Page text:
The Effects of a Combined Multi-Stressor Environment and Fatigue on Pistol Shooting Performance

Owen Frederick Salmon, University of Texas at El Paso


Acute cold and hypoxia exposure are common environmental stressors to military personnel and can influence human performance (marksmanship, exercise capacity, and strength) in a variety of different ways. Despite both cold and hypoxia being potent independent environmental stressors, both of these environmental stressors commonly coexist in nature and are rarely studied together. It is currently unclear how combined exposure to acute cold and hypoxia will influence pistol shooting performance. Therefore, the present study aimed to determine how combined exposure to a multi-stressor environment will influence pistol shooting performance independently, and in combination with environmental exposure and exercise-induced fatigue. Six subjects consisting of four males and two females (age: mean ± SD = 28.5 ± 2.93 yrs.) in possession of a marksmanship badge or license took part in this research project. Subjects were exposed to three environmental conditions consisting of a baseline normoxic condition [24 °C ambient air and a simulated altitude of 1,067 m (FIO2 = 21%)], a cold normoxic condition (C-NORM), [10 °C ambient temperature and a simulated altitude of 1,067 m (FIO2 = 21%)], and a cold hypoxic condition (C-HIGH) [10 °C ambient air and a simulated altitude of 3,048 m (FIO2 = 14.3%)]. Throughout each of the three conditions, pistol shooting performance metrics (marksmanship, accuracy, and reaction time) were assessed following 30-min of acclimation and re-assessed following a fatiguing exercise protocol consisting of repetitive sandbag deadlifts. In addition to pistol shooting performance, physiological measurements consisting of heart rate, oxygen saturation (SpO2) muscle oxygenation (Total Saturation Index: [%TSI]), skin temperatures (hands and fingers), and human performance measurements such as isometric strength, and exercise capacity (sandbag deadlifts) were assessed throughout each condition. Results from the study indicated that 30-min of exposure to C-NORM and C-HIGH conditions did not influence pistol shooting performance. However, following the fatiguing sandbag deadlift protocol, there were improvements in pistol marksmanship throughout all conditions and improved pistol accuracy in the C-NORM condition. In addition, there were no differences in the number of sandbag deadlifts or maximal isometric strength performed on the mid-thigh pull throughout and across each environmental condition. Lastly, results from the physiological measurements indicated that heart rate was elevated following the fatiguing sandbag deadlift protocol, SpO2 values decreased throughout C-HIGH condition, and there were no differences between skin temperatures of the hands and fingers or muscle oxygenation between the C-NORM and C-HIGH conditions. These findings suggested that acute cold exposure and combined cold and hypoxia exposure did not influence pistol shooting performance (marksmanship, accuracy, or reaction time). However, it appeared that prior feedback from pistol shooting and thermal discomfort may have influenced subjects' exercise capacity during the fatiguing sandbag deadlift protocol which attributed to preserved fatigue accumulation, an increased level of arousal, and attentional focus leading to an increase in pistol marksmanship and accuracy. Increased levels of arousal were indicated through an apparent increase in sympathetic activation such as increased heart rate and preserved localized (%TSI) and systemic (SpO2) oxygenation that was present throughout and following the sandbag deadlift protocol across all environmental conditions.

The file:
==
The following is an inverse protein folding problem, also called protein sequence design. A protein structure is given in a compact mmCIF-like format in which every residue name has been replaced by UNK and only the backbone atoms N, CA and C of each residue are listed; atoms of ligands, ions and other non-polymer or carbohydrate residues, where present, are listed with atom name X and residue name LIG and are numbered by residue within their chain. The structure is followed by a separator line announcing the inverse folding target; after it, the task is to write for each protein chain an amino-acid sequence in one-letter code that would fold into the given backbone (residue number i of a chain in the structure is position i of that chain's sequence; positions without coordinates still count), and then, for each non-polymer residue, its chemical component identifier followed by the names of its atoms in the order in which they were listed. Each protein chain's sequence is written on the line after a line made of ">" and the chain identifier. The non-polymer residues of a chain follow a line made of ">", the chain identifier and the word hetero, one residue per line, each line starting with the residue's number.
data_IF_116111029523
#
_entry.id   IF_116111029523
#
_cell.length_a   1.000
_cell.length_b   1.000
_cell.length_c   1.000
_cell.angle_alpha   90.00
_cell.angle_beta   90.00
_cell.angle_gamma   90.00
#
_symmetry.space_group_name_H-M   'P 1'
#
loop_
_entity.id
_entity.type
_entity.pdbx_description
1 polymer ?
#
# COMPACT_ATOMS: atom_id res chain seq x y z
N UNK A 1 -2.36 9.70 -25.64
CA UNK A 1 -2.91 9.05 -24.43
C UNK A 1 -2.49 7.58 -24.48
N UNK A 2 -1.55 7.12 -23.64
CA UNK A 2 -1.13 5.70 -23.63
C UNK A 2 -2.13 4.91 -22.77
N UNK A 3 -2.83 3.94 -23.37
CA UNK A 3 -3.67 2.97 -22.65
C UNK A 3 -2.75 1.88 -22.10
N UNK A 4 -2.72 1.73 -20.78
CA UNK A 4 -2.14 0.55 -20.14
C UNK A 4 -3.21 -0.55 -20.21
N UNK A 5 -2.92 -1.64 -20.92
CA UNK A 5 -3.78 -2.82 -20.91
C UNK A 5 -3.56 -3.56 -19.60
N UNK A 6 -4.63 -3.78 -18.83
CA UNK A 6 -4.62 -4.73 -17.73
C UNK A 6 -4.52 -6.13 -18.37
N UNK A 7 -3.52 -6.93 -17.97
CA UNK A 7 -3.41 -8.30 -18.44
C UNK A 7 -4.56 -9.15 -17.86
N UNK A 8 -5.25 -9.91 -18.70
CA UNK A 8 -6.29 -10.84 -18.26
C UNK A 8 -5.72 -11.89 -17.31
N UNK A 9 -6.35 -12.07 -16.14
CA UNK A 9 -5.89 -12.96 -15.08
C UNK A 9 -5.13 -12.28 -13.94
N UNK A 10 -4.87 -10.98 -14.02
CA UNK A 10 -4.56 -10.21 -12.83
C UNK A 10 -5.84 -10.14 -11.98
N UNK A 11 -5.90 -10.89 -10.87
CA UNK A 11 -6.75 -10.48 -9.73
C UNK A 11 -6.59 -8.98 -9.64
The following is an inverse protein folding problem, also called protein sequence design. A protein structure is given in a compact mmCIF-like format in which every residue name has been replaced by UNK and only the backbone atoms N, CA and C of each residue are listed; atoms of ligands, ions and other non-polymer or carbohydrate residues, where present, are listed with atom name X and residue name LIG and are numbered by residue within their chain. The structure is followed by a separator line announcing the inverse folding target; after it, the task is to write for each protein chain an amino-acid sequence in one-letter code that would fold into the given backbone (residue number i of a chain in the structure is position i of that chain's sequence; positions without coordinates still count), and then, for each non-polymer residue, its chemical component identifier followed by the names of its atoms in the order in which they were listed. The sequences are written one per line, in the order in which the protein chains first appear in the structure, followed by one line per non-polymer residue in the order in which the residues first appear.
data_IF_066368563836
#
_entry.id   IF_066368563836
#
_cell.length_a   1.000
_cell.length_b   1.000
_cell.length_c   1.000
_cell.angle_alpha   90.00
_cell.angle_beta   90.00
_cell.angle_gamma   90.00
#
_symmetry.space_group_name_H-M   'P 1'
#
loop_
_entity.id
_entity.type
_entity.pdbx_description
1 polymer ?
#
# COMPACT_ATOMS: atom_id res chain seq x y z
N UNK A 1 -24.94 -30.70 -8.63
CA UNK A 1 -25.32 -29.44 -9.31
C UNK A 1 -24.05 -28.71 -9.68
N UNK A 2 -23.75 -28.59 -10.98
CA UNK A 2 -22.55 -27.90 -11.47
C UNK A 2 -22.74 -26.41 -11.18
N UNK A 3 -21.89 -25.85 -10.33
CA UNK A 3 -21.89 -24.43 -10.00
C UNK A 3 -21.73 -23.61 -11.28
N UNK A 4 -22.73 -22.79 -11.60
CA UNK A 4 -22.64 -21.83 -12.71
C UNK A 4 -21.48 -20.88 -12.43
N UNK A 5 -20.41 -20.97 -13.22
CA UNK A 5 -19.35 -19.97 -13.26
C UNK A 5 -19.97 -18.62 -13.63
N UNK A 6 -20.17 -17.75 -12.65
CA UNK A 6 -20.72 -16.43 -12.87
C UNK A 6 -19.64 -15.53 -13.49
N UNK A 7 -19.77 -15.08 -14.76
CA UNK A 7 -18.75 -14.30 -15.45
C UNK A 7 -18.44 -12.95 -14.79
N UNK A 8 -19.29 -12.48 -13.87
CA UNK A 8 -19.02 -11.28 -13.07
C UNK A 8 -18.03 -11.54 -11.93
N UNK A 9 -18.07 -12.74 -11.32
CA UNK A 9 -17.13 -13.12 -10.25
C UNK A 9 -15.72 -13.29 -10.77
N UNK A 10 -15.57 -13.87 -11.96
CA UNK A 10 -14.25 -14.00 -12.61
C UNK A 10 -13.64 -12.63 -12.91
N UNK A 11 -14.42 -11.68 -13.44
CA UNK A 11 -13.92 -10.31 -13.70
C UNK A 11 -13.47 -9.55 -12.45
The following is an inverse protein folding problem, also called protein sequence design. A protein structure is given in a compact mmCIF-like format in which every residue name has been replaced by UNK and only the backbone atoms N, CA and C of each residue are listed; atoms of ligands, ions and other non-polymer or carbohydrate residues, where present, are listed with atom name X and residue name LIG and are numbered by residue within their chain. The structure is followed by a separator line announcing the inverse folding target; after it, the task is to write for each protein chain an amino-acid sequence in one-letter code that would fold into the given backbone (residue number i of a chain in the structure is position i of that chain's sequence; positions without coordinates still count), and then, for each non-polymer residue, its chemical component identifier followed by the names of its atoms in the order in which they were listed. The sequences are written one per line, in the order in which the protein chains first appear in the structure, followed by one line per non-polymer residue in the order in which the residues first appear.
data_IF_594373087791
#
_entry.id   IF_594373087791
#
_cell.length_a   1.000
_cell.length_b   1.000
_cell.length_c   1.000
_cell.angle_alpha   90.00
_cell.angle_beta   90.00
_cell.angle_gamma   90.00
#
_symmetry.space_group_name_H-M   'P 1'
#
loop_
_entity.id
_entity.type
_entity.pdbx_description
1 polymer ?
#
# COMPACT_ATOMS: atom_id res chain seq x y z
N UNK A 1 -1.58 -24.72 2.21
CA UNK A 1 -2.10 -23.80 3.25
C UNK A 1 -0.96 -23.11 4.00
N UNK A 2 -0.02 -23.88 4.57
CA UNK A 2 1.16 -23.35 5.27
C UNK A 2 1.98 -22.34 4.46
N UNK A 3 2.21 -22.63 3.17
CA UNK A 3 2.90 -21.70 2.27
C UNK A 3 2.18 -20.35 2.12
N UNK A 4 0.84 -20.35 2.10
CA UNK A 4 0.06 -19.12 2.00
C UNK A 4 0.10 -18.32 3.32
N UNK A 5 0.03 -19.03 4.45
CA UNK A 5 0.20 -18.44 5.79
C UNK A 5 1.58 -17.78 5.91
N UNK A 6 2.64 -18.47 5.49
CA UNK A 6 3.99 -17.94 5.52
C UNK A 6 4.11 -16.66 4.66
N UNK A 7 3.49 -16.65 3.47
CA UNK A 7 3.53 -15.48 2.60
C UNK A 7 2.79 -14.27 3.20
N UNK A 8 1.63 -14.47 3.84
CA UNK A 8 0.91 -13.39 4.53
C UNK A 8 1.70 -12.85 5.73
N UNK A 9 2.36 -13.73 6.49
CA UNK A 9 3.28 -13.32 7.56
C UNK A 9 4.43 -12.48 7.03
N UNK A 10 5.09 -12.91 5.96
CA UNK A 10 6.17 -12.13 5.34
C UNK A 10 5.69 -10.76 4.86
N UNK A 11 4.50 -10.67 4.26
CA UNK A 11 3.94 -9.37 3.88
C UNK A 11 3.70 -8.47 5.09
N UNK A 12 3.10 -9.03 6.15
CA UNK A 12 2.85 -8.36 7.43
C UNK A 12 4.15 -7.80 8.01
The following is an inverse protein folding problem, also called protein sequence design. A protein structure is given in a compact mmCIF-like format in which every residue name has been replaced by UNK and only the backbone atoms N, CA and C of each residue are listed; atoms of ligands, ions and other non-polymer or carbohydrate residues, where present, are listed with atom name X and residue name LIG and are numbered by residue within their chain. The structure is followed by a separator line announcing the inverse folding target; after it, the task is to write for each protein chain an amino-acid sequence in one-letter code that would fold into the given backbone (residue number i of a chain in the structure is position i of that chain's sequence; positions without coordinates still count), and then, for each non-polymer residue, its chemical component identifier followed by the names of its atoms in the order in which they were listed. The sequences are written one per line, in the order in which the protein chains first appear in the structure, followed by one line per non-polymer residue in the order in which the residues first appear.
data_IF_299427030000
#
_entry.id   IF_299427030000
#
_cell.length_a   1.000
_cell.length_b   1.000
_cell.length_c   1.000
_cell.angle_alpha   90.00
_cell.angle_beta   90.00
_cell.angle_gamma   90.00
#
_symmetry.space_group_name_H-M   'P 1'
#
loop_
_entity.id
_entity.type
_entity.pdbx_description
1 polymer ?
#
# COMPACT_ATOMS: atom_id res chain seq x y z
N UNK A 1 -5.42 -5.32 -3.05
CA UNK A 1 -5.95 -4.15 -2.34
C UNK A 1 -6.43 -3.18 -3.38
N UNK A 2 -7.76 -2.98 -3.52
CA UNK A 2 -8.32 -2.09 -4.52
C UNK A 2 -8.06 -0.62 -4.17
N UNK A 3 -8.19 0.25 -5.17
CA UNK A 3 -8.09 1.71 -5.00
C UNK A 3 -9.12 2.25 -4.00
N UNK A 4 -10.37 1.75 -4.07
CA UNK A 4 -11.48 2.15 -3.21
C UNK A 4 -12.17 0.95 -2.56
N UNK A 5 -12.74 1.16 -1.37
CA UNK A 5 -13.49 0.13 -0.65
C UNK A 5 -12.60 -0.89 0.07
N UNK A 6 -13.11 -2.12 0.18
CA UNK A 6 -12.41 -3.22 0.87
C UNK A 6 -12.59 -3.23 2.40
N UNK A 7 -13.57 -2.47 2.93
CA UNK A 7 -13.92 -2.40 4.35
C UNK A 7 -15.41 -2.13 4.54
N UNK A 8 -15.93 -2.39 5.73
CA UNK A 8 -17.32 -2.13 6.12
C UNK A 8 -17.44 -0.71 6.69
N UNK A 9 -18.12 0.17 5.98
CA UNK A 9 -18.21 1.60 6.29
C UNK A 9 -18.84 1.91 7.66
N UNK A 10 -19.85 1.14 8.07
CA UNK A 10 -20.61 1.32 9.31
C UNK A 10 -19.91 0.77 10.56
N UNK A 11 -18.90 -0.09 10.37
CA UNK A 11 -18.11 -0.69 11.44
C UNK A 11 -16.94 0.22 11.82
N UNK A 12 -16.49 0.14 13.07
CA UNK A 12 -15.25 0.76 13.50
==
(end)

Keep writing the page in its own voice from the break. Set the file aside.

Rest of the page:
Subject Area


Recommended Citation

Salmon, Owen Frederick, "The Effects of a Combined Multi-Stressor Environment and Fatigue on Pistol Shooting Performance" (2021). ETD Collection for University of Texas, El Paso. AAI28541292.